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Branch Banking & Trust Co. v. Peacock Farm, Inc.

Court of Appeals of North Carolina

June 2, 2015

BRANCH BANKING AND TRUST COMPANY, Plaintiff,
v.
PEACOCK FARM, INC., RODOLPHE T. LYNCH AND WILLARD A. RHODES, Defendants

Heard in the Court of Appeals 21 January 2015.

Editorial Note:

This Decision is not final until expiration of the twenty-one day rehearing period. [North Carolina Rules of Appellate Procedure 32(b)]

Howard, Stallings, From & Hutson, P.A., by Matthew M. Lawless and John N. Hutson, Jr., for plaintiff-appellee.

Van Camp, Meacham & Newman, PLLC, by William M. Van O'Linda, Jr. and Michael J. Newman, for defendant-appellant Rodolphe T. Lynch.

DAVIS, Judge. Judge ELMORE concurs. Judge TYSON dissents in a separate opinion.

OPINION

Appeal by defendant Rodolphe T. Lynch from order entered 5 June 2012 by Judge Anderson D. Cromer in Moore County Superior Court, No. 11-CVS-927.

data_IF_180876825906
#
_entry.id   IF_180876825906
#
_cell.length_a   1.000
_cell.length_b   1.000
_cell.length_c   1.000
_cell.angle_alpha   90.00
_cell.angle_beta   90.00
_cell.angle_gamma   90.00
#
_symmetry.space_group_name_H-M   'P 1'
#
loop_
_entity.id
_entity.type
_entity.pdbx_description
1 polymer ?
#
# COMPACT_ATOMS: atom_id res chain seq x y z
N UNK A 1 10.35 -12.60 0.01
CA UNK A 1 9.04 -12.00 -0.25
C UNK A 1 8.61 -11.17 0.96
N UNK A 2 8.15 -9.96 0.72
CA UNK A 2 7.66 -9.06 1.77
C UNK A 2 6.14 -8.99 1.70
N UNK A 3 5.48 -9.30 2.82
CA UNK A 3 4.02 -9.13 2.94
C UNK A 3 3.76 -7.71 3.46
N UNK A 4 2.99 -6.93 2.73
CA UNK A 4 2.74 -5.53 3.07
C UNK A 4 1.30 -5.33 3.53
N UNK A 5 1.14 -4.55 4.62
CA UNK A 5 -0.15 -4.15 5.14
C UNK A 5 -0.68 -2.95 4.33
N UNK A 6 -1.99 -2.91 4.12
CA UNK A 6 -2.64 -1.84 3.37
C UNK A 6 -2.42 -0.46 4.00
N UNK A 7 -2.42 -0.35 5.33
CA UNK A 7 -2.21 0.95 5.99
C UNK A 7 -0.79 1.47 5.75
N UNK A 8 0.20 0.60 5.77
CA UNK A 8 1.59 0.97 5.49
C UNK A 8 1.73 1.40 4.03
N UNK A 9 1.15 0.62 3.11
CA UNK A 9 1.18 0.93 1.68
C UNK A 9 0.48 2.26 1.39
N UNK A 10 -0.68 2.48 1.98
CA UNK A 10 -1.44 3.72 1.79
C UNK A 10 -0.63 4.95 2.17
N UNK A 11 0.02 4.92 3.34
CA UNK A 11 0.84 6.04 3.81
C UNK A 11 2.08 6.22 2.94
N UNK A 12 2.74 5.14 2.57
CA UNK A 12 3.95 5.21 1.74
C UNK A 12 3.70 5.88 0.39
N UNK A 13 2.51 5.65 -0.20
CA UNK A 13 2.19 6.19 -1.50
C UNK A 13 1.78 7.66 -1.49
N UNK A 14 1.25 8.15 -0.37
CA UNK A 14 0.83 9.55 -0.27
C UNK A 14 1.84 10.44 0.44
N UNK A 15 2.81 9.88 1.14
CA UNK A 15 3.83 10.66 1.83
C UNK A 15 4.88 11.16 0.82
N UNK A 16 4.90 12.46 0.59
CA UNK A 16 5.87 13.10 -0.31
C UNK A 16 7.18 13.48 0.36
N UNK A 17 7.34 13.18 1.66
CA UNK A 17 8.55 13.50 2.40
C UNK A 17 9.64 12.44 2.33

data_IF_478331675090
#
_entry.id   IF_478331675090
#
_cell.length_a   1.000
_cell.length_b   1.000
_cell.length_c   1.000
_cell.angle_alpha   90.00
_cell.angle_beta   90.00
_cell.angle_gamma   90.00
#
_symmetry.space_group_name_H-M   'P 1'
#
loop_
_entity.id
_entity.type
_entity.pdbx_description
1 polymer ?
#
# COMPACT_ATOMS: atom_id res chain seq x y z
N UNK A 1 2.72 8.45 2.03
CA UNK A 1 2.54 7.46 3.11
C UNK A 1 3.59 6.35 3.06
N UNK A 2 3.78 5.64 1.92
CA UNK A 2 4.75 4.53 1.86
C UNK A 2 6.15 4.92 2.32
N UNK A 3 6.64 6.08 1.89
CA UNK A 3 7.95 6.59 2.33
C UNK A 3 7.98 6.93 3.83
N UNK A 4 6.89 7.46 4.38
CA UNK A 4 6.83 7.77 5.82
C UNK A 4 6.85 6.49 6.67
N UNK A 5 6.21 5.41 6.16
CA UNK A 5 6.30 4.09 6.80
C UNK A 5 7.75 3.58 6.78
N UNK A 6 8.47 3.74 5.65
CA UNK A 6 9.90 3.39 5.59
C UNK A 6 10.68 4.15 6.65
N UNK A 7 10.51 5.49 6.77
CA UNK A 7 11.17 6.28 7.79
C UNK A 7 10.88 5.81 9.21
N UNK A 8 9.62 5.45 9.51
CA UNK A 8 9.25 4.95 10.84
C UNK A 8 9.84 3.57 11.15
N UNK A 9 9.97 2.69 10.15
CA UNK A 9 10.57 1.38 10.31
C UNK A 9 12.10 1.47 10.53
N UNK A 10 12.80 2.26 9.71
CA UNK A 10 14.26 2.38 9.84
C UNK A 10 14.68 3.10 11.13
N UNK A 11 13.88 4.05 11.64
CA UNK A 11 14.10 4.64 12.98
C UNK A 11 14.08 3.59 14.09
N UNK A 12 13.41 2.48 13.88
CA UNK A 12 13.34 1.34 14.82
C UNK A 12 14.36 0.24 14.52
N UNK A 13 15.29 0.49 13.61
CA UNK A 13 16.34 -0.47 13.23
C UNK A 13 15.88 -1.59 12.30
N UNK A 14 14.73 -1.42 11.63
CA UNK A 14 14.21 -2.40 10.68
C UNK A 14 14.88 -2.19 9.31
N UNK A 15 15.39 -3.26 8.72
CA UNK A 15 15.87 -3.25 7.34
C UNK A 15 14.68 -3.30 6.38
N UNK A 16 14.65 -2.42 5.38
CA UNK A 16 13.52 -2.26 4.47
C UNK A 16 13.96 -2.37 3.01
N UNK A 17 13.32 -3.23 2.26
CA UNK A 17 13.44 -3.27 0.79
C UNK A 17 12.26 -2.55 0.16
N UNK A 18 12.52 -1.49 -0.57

DAVIS, Judge.

Defendant Rodolphe T. Lynch (" Lynch" ) appeals from the trial court's order granting summary judgment in favor of plaintiff Branch Banking & Trust Company (" BB& T" ) in this action seeking to enforce a guaranty agreement. After careful review, we dismiss the appeal for lack of appellate jurisdiction.

Factual Background

Willard A. Rhodes (" Rhodes" ) is a developer and the sole owner of Peacock Farm, Inc. (" Peacock Farm" ). Lynch operates a business that specializes in farm management and field preparation of horse farms. In spring 2007, Lynch and Rhodes began discussing development of a residential horse farm in Southern Pines, North Carolina to be called Pelham Farms. The two men entered into a Memorandum of Understanding, which provided that Lynch would do the site work for the development at cost and receive 50% of the net profits from the development.